But the moment of crisis can be pushed off only so long. Imaginary wealth cannot indefinitely mask a weak economy. If you keep replacing one bubble with another, you eventually run out of suds. The government bubble is the final bubble.
The bedrock of our bubble economy had always been the full faith and credit of the United States government. At some point, the lenders of the world begin to lose their faith in us, and that credit dries up.
Those who lend to the U.S. government these days don’t expect that tax revenues will pay them back—they know they will get paid back with more borrowed funds. Once would-be creditors begin to see the risk in this Ponzi scheme, they’ll start demanding a higher risk premium. In other words, Uncle Sam will need to pay higher interest rates on its Treasury Bonds.
Lenders will also be tired of getting repaid in dollars that are worth less than the dollars they loaned. In order to be able to borrow again—and to be able to buy anything with dollars—the Fed will have to start swallowing up those extra dollars it created in its bouts of quantitative easing and bailouts.
Tightening money supply and higher interest rates on Treasuries will drive up interest rates across the economy.
Normally, rising interest rates aren’t disastrous—they’re a market response to a high demand for capital and low supply. In the early 1980s, the Fed raised interest rates, and there was pain, but it was not devastating. But back then we were the world’s greatest creditor nation. Today we’re the greatest debtor nation.
So this time around, companies, homeowners, and banks are so highly levered, as the numbers earlier in this chapter showed, that rising interest rates will be devastating.
Anyone with an adjustable-rate mortgage will see his monthly payments skyrocket. This will cause more foreclosures, triggering another collapse in the housing market. Plus higher mortgage payments will be even more problematic for those who lose their service sector jobs, which will vanish as rates rise.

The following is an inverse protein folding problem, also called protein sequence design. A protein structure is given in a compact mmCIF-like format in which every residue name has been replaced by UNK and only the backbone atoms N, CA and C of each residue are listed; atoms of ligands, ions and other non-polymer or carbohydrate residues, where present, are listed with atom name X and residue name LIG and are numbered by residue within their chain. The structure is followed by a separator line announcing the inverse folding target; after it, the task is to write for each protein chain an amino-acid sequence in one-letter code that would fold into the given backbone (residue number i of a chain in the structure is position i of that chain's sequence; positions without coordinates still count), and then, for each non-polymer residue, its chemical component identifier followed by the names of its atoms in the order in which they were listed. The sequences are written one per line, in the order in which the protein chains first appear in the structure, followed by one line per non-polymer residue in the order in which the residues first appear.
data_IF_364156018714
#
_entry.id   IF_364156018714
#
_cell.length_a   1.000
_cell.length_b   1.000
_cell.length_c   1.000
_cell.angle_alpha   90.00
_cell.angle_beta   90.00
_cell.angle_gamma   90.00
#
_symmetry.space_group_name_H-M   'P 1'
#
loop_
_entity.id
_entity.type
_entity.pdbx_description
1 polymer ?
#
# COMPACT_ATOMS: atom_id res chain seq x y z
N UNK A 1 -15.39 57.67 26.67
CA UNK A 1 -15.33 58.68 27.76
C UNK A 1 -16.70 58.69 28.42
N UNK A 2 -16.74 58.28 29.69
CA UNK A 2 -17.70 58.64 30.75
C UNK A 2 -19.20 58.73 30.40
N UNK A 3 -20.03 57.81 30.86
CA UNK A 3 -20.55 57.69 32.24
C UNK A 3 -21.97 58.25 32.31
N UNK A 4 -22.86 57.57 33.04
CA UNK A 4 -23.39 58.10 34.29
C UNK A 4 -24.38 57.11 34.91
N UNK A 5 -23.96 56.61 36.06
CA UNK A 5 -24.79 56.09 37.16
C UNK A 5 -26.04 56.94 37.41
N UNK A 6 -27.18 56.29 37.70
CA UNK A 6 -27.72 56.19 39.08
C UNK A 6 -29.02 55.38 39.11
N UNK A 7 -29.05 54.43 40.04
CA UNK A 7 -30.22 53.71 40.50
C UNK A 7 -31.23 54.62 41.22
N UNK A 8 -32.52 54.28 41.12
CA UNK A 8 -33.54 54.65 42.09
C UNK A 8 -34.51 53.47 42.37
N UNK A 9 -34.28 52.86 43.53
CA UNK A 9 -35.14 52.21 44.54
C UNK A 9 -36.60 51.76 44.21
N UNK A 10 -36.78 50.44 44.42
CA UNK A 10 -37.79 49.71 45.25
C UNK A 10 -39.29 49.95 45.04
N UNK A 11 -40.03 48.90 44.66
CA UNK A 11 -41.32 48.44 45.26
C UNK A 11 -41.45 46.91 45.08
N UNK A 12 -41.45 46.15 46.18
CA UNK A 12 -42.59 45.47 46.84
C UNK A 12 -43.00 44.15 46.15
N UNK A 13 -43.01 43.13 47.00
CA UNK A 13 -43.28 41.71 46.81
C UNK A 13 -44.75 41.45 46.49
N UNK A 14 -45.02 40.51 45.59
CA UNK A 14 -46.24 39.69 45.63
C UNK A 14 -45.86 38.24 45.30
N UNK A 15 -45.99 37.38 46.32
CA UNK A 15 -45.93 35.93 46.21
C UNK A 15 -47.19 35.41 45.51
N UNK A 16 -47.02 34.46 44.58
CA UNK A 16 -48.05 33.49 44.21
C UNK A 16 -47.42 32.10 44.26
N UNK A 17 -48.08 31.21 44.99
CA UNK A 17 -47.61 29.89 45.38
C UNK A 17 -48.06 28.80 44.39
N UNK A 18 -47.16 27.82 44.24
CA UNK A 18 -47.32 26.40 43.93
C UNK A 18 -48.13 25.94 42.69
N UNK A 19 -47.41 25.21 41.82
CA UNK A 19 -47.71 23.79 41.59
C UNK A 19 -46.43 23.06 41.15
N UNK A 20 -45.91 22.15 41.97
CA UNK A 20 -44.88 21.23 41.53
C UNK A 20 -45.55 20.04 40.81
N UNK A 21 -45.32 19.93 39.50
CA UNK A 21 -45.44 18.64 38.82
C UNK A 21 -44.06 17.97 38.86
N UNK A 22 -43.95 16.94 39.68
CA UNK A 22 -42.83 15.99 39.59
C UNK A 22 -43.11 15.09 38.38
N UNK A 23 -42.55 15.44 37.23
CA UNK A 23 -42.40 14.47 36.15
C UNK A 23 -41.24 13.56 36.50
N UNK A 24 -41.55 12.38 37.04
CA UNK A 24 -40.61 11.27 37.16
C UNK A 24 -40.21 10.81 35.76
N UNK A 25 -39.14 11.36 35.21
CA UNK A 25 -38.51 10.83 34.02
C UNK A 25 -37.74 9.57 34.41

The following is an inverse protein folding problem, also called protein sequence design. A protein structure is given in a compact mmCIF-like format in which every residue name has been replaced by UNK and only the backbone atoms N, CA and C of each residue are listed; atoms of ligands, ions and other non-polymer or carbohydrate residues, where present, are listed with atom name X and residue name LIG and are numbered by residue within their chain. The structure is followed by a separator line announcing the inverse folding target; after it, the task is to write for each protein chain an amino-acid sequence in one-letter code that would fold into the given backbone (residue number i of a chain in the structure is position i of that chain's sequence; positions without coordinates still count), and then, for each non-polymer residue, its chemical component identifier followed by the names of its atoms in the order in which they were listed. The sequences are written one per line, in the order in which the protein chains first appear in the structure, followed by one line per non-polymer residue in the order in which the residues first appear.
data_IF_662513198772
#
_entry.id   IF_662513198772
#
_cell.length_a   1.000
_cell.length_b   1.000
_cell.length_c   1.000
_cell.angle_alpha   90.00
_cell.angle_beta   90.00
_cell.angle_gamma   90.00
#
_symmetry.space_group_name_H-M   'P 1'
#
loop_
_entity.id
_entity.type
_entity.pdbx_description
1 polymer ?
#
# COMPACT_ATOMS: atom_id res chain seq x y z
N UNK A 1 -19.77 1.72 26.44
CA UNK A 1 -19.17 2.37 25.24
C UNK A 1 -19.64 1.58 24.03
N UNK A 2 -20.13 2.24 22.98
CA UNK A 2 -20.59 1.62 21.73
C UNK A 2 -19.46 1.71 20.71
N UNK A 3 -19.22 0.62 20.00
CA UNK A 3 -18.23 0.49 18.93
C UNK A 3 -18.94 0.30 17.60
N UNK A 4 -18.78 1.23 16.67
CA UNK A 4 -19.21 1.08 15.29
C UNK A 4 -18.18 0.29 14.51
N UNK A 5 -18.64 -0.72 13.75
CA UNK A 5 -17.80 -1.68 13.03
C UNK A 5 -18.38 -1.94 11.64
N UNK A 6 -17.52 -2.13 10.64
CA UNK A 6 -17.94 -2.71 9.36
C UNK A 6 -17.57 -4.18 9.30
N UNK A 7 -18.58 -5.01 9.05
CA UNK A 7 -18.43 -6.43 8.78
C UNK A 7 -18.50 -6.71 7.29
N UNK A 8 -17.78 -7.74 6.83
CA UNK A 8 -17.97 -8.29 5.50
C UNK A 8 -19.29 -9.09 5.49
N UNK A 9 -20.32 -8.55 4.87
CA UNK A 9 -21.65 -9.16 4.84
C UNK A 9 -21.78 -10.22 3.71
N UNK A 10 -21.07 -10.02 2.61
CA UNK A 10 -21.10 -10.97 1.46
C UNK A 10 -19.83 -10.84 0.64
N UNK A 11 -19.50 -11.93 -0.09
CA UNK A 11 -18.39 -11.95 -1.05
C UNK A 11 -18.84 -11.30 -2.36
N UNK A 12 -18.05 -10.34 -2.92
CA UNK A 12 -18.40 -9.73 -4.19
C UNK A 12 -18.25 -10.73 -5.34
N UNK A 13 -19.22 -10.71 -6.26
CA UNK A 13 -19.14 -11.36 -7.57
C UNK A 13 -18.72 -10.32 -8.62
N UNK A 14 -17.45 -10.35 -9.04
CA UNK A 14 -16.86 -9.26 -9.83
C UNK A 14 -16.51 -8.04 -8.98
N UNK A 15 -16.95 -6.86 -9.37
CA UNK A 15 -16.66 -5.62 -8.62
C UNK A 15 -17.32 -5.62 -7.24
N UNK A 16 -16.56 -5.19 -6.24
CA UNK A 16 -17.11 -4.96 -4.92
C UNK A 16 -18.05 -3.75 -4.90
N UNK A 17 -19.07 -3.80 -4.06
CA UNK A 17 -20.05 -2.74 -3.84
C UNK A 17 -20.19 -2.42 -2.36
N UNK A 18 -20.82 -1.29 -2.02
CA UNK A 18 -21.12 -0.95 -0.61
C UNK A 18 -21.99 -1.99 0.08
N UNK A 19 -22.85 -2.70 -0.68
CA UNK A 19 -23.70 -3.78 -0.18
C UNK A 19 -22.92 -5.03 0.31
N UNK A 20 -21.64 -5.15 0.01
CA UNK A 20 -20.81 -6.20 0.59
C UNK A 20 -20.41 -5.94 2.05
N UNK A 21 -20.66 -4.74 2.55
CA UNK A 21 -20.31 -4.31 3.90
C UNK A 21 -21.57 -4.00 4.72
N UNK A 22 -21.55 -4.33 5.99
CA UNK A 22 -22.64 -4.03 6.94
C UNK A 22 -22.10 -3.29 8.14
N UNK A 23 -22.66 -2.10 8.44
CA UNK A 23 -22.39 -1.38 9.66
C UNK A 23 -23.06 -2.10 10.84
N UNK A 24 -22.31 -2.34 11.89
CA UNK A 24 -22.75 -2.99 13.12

The tidal wave will also hit the banks and hedge funds that have already returned to the pre-2008 game of risky bets and massive leverage. In fact, most of our banks are only “solvent” as a direct result of these extremely low rates. If rates merely returned to historic norms, many of the banks we bailed out in 2008 will be wiped out again when the real crash comes, only this time around the losses will be even bigger.
As to the nightmare scenarios fabricated by the Bush Administration officials selling the TARP—some of them will become reality this time around, because government will have made us so much more vulnerable.
Of course, the biggest debtor of us all, the Federal government, has the mother-of-all adjustable-rate mortgages. Most of the national debt is financed with short-term paper, much of it maturing in less then one year. Rising rates would send debt-service costs soaring, and at a time when the deficits themselves were rising due to the economic contraction that higher rates would surely produce.
And the federal government would have to spend less. This is a good thing, of course, but it will certainly impose short-term economic pain, especially on those whose benefits are cut. Many of our biggest companies—Boeing, General Electric—are government contractors. Many others depend on government spending, either through subsidies or government consumption.
When the biggest spender takes up an austerity budget, a lot less money gets spent. Initially, this will cause some companies to go under and unemployment to rise. Other companies will expand and new ones will form as resources formerly used to support government spending are freed up for more productive purposes, but this transition will take time to play out.
The Alternative: Devalue the Dollar
Instead of this scenario of excruciating tightening, politicians could opt to try to cover up reality one last time by pumping even more dollars into the economy.
Need to pay off the national debt? Fine, just print more money, and pay it off with that money.
Need to pay for unsustainable entitlements like Medicare and Social Security? Fine, just print more money, driving up nominal wages and thus tax revenue. Of course, the real value of these benefits would collapse, but maybe politicians could maintain a pretense of keeping up benefits.